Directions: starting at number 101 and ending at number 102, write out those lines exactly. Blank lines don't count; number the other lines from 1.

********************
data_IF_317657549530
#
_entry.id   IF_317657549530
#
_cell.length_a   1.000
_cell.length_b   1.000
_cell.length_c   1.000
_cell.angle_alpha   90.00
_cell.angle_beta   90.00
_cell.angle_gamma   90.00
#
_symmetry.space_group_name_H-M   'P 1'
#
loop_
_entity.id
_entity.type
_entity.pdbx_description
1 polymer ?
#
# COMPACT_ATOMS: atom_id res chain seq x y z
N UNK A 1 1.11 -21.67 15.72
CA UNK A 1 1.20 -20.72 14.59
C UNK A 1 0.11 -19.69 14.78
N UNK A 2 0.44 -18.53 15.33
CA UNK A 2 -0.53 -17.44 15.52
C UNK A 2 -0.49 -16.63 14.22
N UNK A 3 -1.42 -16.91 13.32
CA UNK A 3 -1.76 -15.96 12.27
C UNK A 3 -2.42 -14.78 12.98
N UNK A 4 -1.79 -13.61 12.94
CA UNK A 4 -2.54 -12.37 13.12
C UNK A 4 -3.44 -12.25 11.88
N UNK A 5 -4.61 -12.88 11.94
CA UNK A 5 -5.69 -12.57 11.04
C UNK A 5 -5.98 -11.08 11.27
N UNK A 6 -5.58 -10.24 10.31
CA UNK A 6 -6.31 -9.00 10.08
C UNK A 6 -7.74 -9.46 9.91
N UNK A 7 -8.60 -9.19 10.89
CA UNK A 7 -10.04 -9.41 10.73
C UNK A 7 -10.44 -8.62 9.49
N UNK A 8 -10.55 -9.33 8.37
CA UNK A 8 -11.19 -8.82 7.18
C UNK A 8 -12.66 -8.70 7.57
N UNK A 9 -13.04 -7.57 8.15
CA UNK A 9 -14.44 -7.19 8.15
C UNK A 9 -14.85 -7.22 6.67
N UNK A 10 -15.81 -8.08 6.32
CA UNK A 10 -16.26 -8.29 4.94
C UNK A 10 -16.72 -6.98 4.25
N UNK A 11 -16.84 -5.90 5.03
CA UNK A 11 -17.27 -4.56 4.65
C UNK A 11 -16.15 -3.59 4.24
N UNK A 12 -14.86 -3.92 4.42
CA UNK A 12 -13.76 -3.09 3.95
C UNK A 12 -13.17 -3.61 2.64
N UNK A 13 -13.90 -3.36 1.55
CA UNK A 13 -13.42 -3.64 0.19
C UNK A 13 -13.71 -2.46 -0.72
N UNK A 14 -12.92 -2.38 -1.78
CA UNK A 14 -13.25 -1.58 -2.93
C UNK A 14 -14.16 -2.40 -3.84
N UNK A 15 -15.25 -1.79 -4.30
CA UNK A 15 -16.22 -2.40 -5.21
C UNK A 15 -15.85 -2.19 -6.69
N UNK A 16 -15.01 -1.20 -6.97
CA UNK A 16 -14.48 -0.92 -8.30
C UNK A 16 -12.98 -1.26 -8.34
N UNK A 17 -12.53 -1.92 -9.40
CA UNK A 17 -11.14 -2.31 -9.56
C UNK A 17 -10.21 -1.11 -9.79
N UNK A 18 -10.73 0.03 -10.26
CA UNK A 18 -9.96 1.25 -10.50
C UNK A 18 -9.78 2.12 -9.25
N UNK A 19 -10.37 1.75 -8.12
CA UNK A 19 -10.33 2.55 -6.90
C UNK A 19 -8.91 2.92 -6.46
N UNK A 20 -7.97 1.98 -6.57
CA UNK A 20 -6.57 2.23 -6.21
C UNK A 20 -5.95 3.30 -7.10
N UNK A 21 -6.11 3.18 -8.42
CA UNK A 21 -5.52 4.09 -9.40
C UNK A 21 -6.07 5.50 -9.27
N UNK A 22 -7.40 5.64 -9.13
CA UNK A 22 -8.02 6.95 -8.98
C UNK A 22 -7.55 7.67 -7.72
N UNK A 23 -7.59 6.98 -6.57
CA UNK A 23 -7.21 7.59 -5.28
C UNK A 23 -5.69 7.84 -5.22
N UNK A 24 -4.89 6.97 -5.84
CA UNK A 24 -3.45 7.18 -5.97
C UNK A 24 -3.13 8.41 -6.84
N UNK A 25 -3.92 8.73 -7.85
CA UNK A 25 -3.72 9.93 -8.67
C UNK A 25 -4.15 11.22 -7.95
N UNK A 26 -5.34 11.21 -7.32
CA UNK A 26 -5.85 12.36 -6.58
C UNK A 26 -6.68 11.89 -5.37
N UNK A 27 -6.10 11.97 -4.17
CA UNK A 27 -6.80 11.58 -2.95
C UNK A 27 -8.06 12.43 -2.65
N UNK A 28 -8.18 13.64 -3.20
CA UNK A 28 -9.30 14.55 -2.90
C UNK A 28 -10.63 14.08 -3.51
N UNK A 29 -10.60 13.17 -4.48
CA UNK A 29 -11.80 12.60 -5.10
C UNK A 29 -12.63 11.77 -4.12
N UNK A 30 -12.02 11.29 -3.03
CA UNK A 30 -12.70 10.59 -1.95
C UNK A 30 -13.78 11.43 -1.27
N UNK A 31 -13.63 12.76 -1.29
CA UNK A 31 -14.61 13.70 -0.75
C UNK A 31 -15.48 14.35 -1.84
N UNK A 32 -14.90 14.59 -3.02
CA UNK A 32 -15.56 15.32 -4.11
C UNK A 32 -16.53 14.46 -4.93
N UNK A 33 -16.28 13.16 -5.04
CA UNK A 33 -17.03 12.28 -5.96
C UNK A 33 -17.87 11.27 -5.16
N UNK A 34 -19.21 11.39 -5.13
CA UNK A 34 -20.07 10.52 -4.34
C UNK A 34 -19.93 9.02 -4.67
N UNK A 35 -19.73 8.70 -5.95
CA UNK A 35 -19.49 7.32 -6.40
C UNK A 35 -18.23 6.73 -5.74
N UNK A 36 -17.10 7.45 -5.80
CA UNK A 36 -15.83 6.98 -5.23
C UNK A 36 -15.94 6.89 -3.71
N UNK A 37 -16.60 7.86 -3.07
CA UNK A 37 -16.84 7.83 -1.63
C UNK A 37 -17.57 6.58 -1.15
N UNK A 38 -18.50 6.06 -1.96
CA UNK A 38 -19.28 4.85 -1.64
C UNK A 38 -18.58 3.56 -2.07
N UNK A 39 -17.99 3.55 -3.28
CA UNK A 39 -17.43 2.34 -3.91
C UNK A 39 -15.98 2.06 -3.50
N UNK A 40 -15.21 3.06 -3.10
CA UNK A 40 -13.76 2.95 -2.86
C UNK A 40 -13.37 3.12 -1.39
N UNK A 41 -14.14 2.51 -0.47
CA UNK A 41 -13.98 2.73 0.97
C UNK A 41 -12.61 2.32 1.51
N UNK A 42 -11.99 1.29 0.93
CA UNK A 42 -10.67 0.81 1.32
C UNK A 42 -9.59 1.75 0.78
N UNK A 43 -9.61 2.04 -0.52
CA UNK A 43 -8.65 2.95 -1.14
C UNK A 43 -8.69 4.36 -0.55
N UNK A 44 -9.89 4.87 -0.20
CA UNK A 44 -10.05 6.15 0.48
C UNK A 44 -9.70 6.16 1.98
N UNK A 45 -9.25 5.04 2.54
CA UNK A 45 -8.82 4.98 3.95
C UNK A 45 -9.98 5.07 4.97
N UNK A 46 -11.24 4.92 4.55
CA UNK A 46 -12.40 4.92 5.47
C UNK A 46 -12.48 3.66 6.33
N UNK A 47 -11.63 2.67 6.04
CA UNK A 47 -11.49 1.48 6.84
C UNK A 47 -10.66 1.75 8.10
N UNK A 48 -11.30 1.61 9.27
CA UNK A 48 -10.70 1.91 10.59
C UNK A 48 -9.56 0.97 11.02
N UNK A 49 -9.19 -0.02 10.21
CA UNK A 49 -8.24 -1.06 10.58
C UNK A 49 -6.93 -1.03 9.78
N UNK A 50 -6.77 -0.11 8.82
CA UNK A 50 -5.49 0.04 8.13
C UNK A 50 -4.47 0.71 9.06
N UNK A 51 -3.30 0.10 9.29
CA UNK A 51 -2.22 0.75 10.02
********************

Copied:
C UNK A 27 -8.06 12.43 -2.65
N UNK A 28 -8.18 13.64 -3.20